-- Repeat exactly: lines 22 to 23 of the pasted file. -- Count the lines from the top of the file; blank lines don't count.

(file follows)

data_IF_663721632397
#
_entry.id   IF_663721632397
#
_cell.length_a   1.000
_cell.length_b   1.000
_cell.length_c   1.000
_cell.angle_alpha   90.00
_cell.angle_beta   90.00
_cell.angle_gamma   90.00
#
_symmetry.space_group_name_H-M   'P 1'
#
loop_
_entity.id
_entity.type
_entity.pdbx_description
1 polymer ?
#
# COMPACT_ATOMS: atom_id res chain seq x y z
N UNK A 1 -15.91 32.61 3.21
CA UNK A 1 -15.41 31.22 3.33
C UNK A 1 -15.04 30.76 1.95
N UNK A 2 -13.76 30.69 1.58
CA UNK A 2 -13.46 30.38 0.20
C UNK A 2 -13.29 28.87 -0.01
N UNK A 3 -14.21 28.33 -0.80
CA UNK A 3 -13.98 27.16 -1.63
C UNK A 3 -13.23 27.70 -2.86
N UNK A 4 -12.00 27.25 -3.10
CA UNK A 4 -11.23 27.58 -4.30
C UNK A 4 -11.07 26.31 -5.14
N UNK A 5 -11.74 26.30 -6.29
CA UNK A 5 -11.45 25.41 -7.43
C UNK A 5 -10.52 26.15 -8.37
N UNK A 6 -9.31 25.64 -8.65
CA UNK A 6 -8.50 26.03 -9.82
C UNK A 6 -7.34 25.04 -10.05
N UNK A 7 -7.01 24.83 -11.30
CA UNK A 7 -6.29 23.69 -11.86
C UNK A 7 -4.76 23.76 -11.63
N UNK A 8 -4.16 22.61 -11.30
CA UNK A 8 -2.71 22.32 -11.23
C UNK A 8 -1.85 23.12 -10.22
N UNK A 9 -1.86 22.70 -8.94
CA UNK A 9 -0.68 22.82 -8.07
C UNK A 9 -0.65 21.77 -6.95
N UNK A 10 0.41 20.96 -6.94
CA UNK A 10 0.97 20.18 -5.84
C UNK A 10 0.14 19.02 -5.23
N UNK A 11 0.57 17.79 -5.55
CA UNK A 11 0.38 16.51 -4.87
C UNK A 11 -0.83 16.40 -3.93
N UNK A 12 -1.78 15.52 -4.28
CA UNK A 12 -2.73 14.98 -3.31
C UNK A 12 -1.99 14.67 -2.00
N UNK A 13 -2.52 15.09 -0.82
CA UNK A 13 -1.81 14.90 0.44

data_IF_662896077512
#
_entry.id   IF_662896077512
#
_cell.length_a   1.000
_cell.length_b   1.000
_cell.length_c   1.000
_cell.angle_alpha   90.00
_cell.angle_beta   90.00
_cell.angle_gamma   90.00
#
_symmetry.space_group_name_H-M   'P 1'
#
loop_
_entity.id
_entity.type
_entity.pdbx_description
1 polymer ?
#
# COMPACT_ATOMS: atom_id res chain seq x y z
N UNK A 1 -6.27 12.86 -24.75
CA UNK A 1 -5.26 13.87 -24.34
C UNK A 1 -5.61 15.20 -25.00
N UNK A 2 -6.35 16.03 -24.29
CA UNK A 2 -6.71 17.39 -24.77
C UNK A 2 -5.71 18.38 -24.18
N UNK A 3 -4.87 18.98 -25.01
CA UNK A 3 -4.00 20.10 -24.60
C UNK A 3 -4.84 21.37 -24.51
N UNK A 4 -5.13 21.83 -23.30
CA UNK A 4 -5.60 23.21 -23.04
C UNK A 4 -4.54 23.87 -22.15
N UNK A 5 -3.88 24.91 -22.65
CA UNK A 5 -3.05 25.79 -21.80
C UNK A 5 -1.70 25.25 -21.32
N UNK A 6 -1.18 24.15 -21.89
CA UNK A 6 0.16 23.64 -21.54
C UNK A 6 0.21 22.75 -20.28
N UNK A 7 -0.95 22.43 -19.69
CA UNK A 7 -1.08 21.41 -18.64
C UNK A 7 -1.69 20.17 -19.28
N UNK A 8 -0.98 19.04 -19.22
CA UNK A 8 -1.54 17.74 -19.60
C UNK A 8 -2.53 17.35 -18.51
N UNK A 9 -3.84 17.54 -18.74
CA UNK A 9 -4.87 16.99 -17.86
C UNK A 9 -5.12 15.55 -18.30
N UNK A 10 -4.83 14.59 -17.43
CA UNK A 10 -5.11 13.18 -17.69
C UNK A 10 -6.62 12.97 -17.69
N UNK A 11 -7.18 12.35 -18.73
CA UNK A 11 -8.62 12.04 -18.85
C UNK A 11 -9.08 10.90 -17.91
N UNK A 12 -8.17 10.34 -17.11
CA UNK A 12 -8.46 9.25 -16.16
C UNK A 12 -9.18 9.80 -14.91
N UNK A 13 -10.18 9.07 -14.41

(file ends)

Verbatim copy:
CA UNK A 1 -15.41 31.22 3.33
C UNK A 1 -15.04 30.76 1.95